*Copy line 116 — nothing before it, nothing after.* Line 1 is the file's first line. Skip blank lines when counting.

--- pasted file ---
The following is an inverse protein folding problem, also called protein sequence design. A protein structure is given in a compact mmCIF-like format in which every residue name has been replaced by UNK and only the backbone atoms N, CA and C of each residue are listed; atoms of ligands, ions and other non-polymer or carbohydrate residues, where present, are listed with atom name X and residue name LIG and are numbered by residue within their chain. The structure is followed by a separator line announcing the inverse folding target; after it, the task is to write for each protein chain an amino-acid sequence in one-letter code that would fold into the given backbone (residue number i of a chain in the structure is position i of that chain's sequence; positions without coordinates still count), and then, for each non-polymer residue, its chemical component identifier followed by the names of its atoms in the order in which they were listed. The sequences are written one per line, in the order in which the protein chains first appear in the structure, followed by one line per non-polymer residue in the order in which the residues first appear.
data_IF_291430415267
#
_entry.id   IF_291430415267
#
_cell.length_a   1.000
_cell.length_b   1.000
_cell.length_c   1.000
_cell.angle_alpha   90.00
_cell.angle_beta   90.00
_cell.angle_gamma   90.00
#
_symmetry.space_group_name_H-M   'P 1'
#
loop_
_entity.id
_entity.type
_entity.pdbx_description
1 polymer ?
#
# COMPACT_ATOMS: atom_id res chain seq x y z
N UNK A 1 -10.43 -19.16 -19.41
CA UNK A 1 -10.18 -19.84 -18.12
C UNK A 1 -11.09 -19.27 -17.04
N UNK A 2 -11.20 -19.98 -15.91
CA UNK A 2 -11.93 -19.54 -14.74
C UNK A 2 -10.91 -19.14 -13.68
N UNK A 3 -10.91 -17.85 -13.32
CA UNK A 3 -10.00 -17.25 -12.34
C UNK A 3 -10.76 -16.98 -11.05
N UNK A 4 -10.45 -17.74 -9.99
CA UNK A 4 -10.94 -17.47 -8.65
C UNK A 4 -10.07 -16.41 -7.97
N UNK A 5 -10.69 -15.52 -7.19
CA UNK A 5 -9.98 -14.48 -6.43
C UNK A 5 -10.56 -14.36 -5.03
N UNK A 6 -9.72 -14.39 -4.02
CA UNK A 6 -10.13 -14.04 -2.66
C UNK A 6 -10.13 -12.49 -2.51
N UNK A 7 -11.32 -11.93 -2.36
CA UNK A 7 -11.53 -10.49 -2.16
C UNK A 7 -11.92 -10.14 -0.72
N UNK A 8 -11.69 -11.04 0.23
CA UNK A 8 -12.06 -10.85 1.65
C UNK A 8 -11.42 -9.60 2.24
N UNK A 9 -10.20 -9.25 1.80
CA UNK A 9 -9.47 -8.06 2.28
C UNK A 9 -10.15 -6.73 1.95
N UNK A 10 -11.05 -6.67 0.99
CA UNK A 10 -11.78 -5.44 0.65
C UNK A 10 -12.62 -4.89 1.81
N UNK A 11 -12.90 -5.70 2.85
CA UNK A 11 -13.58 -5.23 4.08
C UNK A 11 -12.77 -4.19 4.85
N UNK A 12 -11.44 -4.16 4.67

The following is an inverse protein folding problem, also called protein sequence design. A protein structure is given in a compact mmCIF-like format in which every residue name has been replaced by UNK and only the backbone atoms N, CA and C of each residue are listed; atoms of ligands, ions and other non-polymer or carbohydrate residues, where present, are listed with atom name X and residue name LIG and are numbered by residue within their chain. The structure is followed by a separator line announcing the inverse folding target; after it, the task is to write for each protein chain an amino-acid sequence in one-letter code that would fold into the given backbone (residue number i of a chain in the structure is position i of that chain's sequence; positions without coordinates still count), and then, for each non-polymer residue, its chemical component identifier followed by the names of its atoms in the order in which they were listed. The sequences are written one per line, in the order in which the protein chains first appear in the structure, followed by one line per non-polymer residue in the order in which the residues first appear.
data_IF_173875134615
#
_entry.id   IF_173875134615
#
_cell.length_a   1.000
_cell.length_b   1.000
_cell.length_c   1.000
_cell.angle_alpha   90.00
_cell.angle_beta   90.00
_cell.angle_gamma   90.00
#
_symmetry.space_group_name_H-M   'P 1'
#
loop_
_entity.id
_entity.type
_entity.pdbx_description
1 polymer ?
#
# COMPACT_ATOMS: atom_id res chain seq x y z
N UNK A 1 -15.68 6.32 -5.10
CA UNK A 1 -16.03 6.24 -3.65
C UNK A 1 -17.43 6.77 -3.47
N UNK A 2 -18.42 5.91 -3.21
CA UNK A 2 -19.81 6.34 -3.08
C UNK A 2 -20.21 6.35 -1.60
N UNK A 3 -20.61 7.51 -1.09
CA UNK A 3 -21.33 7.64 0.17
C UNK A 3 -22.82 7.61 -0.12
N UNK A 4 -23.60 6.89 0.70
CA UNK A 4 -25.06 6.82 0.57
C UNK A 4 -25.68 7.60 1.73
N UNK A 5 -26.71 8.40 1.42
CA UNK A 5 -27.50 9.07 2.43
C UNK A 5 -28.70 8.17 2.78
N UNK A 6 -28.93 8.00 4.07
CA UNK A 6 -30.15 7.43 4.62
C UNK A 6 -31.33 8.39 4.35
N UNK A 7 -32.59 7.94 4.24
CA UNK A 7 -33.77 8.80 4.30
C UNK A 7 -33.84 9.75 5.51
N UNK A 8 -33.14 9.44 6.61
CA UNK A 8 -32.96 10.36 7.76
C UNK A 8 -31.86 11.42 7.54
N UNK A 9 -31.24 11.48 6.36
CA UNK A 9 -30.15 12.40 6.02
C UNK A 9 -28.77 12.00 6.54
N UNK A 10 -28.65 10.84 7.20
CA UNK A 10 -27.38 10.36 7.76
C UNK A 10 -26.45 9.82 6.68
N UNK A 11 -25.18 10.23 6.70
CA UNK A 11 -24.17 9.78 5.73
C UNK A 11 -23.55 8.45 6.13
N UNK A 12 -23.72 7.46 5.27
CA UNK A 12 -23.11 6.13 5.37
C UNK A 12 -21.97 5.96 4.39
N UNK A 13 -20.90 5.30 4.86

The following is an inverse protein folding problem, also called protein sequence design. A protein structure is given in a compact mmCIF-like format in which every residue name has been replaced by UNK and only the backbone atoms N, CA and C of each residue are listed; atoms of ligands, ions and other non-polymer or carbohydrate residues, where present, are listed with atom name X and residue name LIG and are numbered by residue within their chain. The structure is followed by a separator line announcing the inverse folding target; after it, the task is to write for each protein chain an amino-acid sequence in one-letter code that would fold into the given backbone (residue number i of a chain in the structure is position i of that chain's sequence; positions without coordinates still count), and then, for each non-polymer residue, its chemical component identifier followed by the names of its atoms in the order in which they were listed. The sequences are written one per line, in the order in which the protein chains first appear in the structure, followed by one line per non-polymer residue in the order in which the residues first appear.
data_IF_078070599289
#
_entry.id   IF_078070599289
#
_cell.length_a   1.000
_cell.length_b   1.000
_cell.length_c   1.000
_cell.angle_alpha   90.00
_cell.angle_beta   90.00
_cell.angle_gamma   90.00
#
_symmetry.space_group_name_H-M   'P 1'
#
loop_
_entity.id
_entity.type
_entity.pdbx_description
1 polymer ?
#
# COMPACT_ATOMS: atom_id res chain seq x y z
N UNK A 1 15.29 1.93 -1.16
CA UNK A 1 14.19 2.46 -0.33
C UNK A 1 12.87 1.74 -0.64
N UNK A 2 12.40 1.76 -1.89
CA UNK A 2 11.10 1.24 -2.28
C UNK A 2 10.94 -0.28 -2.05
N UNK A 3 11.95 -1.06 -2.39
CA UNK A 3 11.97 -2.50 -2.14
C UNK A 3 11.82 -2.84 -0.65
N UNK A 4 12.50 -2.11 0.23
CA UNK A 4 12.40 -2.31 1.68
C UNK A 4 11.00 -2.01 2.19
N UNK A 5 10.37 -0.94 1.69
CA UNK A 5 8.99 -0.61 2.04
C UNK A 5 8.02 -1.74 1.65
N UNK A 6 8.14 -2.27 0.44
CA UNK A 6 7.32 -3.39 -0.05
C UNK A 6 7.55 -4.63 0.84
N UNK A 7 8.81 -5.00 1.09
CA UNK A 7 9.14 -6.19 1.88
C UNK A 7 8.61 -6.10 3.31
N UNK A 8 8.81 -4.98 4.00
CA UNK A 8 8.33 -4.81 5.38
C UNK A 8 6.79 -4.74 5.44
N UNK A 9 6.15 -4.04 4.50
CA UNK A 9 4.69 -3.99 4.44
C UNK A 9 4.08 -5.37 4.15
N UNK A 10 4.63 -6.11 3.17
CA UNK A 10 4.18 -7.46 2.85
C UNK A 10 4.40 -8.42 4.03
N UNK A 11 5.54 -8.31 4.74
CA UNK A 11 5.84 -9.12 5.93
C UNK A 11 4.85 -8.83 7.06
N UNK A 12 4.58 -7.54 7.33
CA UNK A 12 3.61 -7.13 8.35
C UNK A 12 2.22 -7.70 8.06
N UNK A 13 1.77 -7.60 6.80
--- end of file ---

#